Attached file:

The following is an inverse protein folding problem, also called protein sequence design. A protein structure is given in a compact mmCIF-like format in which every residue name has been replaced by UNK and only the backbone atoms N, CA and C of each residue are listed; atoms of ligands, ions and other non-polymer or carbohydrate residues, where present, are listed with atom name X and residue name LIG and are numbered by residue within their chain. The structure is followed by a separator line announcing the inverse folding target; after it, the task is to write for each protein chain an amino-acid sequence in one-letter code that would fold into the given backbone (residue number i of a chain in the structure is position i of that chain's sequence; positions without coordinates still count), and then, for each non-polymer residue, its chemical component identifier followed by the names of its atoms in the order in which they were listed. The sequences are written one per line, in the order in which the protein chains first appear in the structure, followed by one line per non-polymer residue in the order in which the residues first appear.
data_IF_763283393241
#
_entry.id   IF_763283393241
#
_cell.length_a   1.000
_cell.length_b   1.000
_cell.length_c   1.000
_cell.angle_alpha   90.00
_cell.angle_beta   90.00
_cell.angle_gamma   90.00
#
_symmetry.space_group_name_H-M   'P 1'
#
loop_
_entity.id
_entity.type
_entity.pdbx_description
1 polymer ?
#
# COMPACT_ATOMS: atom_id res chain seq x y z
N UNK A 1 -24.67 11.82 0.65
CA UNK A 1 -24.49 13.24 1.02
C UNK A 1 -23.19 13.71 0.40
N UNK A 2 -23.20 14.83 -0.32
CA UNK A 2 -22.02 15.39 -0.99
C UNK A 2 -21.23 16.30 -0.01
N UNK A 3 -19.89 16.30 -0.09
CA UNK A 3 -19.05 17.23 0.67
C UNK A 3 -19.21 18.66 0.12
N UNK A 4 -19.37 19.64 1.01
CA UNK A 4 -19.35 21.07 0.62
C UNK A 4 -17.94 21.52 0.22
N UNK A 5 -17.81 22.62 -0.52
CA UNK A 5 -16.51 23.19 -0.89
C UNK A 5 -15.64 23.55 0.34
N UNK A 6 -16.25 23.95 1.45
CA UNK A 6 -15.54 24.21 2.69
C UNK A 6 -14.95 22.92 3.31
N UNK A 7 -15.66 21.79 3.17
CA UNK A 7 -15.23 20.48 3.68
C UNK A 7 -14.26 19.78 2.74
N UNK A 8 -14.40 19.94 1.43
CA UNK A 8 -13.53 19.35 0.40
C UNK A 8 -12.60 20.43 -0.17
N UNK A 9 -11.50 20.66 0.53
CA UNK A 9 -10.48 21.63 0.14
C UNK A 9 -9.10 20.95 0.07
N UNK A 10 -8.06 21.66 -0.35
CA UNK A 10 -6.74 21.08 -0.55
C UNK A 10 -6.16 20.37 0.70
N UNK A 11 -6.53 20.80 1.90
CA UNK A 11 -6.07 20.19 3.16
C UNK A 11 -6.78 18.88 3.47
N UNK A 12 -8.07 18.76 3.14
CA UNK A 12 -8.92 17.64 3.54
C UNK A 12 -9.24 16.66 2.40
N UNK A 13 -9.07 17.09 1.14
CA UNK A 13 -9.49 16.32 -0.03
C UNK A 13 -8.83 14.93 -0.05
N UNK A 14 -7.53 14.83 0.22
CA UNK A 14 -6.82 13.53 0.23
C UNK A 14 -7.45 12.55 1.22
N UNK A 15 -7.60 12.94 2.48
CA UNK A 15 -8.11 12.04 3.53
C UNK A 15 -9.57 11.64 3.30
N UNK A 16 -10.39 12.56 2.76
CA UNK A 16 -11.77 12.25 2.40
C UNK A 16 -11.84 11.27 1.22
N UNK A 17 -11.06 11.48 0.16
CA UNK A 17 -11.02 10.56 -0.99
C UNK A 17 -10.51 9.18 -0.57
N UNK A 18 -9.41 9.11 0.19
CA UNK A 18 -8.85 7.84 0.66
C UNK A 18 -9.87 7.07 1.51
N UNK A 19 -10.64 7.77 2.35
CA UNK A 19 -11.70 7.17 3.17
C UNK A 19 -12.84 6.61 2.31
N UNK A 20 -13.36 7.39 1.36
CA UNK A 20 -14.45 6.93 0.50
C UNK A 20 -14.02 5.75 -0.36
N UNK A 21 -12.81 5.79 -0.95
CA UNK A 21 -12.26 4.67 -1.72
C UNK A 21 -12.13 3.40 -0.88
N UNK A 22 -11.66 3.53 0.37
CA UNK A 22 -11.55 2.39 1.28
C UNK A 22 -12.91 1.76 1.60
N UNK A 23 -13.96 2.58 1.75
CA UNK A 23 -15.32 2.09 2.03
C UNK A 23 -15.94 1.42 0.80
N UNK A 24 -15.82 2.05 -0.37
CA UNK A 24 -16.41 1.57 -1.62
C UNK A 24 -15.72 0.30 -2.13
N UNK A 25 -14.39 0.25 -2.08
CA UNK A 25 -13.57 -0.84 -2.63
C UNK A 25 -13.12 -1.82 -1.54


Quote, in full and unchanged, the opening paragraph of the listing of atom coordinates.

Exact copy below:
The following is an inverse protein folding problem, also called protein sequence design. A protein structure is given in a compact mmCIF-like format in which every residue name has been replaced by UNK and only the backbone atoms N, CA and C of each residue are listed; atoms of ligands, ions and other non-polymer or carbohydrate residues, where present, are listed with atom name X and residue name LIG and are numbered by residue within their chain. The structure is followed by a separator line announcing the inverse folding target; after it, the task is to write for each protein chain an amino-acid sequence in one-letter code that would fold into the given backbone (residue number i of a chain in the structure is position i of that chain's sequence; positions without coordinates still count), and then, for each non-polymer residue, its chemical component identifier followed by the names of its atoms in the order in which they were listed. The sequences are written one per line, in the order in which the protein chains first appear in the structure, followed by one line per non-polymer residue in the order in which the residues first appear.